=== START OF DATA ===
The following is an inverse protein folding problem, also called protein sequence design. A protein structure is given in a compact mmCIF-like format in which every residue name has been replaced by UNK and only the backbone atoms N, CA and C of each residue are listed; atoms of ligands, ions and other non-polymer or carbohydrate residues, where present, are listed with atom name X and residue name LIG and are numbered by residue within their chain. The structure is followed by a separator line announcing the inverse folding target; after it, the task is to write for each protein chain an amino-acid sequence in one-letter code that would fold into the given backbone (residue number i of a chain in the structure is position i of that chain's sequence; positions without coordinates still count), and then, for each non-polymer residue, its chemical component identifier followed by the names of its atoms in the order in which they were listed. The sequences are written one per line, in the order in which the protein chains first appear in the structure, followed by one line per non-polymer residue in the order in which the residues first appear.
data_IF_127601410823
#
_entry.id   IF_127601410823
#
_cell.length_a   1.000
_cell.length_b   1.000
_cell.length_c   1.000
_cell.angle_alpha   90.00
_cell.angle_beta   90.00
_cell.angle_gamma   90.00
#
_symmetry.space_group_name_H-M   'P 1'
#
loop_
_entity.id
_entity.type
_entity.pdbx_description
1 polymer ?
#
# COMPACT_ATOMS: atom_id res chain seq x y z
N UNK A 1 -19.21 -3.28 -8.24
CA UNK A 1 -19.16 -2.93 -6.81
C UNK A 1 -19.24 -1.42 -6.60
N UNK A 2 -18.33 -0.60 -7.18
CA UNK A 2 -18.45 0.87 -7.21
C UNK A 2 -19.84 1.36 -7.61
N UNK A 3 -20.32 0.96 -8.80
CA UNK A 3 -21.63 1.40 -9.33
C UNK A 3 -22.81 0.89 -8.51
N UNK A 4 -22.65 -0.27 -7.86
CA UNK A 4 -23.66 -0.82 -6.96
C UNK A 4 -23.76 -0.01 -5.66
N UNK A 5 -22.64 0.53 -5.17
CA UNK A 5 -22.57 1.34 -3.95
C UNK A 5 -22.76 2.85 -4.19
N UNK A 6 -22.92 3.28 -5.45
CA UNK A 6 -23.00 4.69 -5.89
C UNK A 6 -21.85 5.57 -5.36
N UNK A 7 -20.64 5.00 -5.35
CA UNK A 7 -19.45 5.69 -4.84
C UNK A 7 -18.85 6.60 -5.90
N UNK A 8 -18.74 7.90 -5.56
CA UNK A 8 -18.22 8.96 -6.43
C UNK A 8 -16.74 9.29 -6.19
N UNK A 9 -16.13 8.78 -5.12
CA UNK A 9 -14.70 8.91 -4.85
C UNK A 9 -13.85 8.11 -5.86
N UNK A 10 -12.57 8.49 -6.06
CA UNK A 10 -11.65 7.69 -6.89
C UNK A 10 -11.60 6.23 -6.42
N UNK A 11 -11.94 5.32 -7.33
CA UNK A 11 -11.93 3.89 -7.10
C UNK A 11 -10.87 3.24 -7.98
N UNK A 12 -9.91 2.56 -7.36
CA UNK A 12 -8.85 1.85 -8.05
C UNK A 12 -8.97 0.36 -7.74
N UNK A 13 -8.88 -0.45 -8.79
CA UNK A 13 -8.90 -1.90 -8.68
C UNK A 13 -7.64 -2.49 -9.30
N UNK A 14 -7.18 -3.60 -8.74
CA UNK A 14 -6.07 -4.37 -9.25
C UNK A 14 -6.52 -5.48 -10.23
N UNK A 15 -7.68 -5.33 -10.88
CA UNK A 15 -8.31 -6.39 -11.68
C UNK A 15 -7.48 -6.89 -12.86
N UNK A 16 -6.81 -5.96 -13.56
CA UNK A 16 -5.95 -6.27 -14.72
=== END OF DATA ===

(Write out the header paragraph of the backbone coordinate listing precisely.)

The following is an inverse protein folding problem, also called protein sequence design. A protein structure is given in a compact mmCIF-like format in which every residue name has been replaced by UNK and only the backbone atoms N, CA and C of each residue are listed; atoms of ligands, ions and other non-polymer or carbohydrate residues, where present, are listed with atom name X and residue name LIG and are numbered by residue within their chain. The structure is followed by a separator line announcing the inverse folding target; after it, the task is to write for each protein chain an amino-acid sequence in one-letter code that would fold into the given backbone (residue number i of a chain in the structure is position i of that chain's sequence; positions without coordinates still count), and then, for each non-polymer residue, its chemical component identifier followed by the names of its atoms in the order in which they were listed. The sequences are written one per line, in the order in which the protein chains first appear in the structure, followed by one line per non-polymer residue in the order in which the residues first appear.